A call to keep a wedding venue tipi where guests are greeted by alpacas has been turned down by Pembrokeshire planners.

Mr R Lloyd and Ms C Davies sought permission for the retention of a seasonal wedding events venue with the siting of a tipi and formation of ancillary parking area on land next to Redberth Gardens, Redberth, near Tenby.

Members of Pembrokeshire County Council’s planning committee, meeting on April 23, were recommended to refuse the retrospective application for the ‘Serenity Garden’ tipi venue, erected in August 2023.

Serenity Garden, on its website, says the tipi offers a “very special wedding venue, set in the heart of the Pembrokeshire countryside,” with “friendly resident alpacas, teddy bear sheep, goats, ducks and Vietnamese pot-bellied pigs” greeting guests.

A planning statement supporting the application says it is anticipated that there would be approximately 15 wedding events during the season.

Concerns about the application have been raised by nearby St Florence Community Council, along with seven objections from the public, on issues including the potential impact on local residents, no site notice, added traffic, no local benefits, security concerns, and claims that bookings and deposits are already being taken for events.

A report for planners said: “Whilst the tipi is described as a temporary structure, it would have a level of permanence in that it would be erected in early April and remain on site until the end of October to minimise the effort of dismantling it after each planned event.”

It concludes: “The proposal represents an unjustified form of development in a countryside location. In addition, the application fails to include sufficient information to demonstrate that the suitable drainage infrastructure can be incorporated into the site, that noise levels would not have a detrimental impact on local amenity and that biodiversity would be protected and enhanced.”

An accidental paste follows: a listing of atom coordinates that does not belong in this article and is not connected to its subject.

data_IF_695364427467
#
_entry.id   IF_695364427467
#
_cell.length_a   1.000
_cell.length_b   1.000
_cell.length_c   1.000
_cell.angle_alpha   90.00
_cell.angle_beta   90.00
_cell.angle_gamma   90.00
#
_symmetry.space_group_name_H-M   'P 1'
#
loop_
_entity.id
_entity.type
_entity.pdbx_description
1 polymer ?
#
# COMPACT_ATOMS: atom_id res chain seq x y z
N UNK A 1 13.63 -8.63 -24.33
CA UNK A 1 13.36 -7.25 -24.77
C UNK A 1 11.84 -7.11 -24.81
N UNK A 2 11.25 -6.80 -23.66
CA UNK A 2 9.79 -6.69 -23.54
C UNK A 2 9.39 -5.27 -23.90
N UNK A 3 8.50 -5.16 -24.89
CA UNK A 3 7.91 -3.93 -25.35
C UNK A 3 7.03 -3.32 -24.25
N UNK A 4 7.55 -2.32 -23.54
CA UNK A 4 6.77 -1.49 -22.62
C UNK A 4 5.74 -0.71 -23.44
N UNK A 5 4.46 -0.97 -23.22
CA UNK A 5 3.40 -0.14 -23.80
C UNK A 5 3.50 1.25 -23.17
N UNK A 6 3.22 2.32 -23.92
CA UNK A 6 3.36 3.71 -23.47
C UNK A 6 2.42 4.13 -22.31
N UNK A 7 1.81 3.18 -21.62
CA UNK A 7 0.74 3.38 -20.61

Speaking at the April meeting, Agent Richard Banks said the tipi was not a permanent structure and there were no permanent homes near the site, those nearby being holiday cottages.

Referring to the retrospective nature of the application, he said the applicants were “guilty of being confused by permitted development rights” of 14 days, the intent to have 14 weddings, the application correcting that misinterpretation.

Objector Matt Sutton said the leaseholders of the holiday lets’ quiet enjoyment of their properties would be “significantly affected,” with fears music and corporate events would be held at the site.

He described the application as “riding roughshod over neighbours’ rights”.

Cllr Rhys Jordan, who later stressed the committee was “not anti-business,” moved the scheme be rejected.

Cllr Jordan stressed the need for applicants to work with planners.

“This committee is not anti-business, it’s a shame we’re in a position here where we could be having to refuse an application.

“Engage with us; that’s going to cost greatly to the applicant, this committee certainly isn’t anti-business and anti-growth.”

The application was refused by 13 votes, with one abstention.